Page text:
2002 Denver Annual Meeting (October 27-30, 2002)

Paper No. 4
Presentation Time: 1:30 PM-5:30 PM


NELSON, Alan R., U.S. Geol Survey, Geologic Hazards Team, MS 966, PO Box 25046, Denver, CO 80303, KELSEY, Harvey M., III, Department of Geology, Humboldt State Univ, 1 Harpst St, Arcata, CA 95521, HEMPHILL-HALEY, Eileen, U.S. Geological Survey at Department of Geological Sciences, Univ of Oregon, Eugene, OR 97403-1272 and WITTER, Robert C., William Lettis and Associates, Inc, 1777 Botelho Dr., Suite 262, Walnut Creek, CA 94596, anelson@usgs.gov

Low-lying freshwater lakes beyond the reach of storm surges contain records of local tsunamis that can be used to reconstruct the history of great earthquakes along the Cascadia subduction zone. A 7300-yr record from Bradley Lake, formed when a sand dune blocked a stream 28 km north of Cape Blanco, contains 17 disturbance events (DEs), 13 of which record tsunami inundation higher than 5 masl. We dated the 17 DEs in Bradley Lake using 63 AMS 14C ages measured on detrital plant fragments from disturbance event beds in 11 of the 21 piston and vibracores that we described from the lake.

To evaluate the stratigraphic consistency of the 14C ages we used the sequence-analysis feature of the program OxCal using the INTCAL98 radiocarbon calibration data set. Ages were grouped in stratigraphic order using 19 phases; the ages within each phase (DE) were unordered. Ages similar enough to be considered from the same population at the 95% level were averaged. Calibrated-age distributions were calculated for means and single ages within each phase. In the sequence analysis, ages that had probabilities of <10% of being in the correct stratigraphic order were eliminated from further analyses.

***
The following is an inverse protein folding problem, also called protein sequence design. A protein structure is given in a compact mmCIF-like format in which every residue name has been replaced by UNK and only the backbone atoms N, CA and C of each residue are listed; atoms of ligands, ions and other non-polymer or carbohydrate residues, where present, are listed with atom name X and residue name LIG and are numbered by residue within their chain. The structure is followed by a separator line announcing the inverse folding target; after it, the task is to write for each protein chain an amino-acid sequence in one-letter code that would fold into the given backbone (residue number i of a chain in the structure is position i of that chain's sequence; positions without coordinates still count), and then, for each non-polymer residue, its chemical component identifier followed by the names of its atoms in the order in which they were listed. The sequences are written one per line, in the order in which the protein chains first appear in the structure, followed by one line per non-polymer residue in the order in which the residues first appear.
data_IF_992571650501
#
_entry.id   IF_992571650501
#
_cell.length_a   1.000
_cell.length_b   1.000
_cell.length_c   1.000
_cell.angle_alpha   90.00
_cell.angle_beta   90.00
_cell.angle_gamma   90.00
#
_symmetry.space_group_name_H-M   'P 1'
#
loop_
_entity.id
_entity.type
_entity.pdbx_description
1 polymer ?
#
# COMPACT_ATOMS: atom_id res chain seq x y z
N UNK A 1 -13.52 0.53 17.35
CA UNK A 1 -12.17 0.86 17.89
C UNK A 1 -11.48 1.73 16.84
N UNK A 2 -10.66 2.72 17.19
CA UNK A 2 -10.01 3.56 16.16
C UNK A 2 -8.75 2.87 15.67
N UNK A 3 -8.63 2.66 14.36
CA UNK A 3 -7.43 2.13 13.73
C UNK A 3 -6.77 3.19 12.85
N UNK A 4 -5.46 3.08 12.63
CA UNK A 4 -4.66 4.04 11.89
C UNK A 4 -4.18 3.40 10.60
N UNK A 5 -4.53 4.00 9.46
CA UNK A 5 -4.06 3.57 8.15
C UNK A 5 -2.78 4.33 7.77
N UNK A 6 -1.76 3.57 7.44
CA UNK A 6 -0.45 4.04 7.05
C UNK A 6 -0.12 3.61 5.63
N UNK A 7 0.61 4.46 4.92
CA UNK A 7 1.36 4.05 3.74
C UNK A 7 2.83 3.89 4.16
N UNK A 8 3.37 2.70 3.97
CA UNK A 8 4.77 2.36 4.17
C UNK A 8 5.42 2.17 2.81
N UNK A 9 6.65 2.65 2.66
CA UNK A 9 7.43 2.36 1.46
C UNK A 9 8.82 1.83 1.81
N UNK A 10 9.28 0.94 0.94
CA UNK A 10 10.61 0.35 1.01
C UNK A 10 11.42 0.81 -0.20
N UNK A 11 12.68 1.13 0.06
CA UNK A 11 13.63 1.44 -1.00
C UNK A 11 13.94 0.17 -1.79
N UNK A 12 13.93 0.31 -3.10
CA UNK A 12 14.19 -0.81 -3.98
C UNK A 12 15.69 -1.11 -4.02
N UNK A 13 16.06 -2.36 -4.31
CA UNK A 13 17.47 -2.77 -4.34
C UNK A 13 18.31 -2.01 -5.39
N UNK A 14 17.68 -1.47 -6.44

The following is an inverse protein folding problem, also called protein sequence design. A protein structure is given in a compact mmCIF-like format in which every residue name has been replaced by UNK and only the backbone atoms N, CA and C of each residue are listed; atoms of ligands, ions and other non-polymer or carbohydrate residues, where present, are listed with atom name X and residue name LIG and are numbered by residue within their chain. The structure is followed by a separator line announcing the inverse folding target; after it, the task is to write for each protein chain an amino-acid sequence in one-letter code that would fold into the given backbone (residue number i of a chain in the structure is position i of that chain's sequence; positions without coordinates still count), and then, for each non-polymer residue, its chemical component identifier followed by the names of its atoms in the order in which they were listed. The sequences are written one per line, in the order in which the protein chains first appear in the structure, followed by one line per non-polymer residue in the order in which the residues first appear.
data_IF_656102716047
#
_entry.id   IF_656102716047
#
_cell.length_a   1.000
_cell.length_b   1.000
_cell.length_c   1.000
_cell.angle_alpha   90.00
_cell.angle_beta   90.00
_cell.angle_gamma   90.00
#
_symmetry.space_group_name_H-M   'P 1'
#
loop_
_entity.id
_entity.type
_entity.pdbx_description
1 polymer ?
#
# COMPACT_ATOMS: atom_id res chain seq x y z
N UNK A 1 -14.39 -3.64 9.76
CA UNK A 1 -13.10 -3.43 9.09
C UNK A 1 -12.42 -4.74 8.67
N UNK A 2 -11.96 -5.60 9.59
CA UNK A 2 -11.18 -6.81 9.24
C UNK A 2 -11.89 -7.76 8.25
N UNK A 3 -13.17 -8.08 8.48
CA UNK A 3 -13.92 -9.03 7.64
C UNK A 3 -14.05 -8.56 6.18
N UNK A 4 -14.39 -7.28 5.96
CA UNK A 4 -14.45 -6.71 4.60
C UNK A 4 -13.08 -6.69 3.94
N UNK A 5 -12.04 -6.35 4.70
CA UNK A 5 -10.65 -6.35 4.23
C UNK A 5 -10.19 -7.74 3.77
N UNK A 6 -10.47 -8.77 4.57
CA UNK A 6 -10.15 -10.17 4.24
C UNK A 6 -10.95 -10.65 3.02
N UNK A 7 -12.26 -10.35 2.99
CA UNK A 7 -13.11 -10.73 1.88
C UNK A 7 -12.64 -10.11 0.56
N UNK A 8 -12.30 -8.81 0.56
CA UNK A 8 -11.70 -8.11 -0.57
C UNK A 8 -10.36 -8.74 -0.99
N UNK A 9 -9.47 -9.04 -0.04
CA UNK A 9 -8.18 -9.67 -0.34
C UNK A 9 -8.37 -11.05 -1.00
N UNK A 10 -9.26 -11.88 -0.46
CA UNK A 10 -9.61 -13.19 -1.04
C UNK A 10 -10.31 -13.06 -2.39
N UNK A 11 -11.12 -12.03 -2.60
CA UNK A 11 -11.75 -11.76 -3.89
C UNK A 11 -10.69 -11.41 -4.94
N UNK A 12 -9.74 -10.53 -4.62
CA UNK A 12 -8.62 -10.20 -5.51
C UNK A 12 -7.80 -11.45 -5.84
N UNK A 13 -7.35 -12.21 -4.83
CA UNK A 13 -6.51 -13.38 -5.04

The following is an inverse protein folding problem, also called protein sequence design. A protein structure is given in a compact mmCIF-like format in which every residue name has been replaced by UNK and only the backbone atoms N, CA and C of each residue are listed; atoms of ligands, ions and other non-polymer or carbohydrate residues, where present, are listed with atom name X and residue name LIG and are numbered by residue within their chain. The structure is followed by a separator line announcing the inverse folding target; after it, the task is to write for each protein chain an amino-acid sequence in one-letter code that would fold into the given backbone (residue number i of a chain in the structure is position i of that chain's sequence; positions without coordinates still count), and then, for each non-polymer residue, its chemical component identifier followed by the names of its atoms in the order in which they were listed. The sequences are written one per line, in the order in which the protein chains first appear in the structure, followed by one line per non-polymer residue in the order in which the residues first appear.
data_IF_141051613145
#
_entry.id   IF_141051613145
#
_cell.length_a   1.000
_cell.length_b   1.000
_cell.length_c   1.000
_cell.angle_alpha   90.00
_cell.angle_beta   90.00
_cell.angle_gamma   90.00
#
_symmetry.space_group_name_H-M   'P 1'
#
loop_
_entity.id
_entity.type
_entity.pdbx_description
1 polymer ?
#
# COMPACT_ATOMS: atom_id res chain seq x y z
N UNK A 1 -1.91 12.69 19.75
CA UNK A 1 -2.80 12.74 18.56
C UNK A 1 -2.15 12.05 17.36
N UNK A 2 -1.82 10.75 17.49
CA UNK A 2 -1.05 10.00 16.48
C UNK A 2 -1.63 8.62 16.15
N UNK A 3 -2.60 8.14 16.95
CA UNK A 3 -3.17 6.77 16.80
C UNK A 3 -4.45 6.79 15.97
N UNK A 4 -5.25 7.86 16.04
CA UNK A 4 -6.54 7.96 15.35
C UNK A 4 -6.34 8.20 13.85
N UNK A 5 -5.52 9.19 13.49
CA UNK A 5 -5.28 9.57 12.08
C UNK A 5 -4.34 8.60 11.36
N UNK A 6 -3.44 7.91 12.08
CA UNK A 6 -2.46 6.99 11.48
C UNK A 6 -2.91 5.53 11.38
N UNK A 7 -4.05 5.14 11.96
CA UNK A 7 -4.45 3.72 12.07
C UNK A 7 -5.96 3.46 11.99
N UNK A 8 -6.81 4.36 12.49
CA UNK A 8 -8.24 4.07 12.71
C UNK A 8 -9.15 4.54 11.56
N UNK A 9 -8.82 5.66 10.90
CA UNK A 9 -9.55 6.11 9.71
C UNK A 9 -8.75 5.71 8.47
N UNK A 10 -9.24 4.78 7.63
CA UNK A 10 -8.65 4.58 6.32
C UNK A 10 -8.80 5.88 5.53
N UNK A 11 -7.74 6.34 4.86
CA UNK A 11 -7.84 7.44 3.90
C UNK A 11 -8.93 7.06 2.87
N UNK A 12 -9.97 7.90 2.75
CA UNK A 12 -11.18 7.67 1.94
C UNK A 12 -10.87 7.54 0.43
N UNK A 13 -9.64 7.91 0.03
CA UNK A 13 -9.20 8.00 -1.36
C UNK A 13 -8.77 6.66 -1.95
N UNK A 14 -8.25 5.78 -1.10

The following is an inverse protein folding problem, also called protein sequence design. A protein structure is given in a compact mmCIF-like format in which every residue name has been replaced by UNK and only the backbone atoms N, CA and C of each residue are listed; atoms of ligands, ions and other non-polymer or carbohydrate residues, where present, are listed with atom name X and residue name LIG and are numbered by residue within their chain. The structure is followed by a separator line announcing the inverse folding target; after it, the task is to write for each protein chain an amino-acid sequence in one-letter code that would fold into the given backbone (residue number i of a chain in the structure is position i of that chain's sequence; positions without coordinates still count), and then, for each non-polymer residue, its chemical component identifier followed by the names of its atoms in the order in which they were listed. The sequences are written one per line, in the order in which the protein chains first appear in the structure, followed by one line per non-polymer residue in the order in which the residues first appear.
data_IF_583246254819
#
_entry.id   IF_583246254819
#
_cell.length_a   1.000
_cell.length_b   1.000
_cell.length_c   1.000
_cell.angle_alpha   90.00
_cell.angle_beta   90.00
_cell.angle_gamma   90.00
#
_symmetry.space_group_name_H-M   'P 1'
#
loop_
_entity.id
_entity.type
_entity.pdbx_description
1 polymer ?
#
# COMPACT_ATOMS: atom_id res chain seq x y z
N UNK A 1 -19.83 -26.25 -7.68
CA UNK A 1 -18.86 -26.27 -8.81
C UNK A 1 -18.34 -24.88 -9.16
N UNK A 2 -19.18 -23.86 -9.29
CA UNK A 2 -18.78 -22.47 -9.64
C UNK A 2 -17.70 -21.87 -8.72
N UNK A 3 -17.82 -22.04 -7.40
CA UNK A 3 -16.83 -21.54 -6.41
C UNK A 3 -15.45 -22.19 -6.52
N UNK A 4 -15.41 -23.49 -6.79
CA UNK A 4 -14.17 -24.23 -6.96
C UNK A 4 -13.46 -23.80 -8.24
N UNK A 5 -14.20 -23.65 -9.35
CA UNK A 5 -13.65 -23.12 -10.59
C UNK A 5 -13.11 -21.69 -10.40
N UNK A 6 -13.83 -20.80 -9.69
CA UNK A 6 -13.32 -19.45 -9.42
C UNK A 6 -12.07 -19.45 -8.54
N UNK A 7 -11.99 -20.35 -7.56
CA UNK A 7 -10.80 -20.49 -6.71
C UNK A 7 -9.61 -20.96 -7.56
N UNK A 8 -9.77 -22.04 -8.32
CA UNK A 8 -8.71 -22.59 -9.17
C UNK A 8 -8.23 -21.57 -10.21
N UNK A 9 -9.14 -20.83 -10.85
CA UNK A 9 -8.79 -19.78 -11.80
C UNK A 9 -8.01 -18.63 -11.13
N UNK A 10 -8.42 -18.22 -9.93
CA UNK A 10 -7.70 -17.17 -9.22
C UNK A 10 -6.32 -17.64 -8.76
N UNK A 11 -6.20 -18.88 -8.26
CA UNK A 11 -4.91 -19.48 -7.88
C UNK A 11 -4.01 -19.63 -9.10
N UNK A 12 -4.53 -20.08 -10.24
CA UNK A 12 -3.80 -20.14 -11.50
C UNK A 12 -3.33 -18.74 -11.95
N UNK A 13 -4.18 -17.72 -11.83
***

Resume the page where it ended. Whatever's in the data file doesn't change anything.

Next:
In later sequences analyses, we added estimates of the minimum and maximum number of years between DEs to further constrain the 14C age distributions associated with DEs 2-16. The estimates were calculated by dividing mean sediment thicknesses between DEs by sedimentation rates determined by counting varves in finely laminated, 1- to-7-cm-thick beds of clay-gyttja that overlie each DE. Varve preservation is favored by anoxic, brackish conditions at the bottom of the lake that lasted for decades following many DEs. Times for DEs 2-9 derived by summing the number of years (estimated from thicknesses and sedimentation rates) for each interval between DEs compare favorably (r2=0.99) with the 14C ages for the same DEs. The consistency in the two types of independently derived ages supports our inference that light-dark couplets in finely laminated beds above DEs are varves. The age analyses and varve stratigraphy suggest intervals between local tsunami inundating the lake of 22-1100 years; most inundation (DE) times correlate with times inferred for great earthquakes from evidence at the nearby Sixes River estuary and at estuaries in Washington State.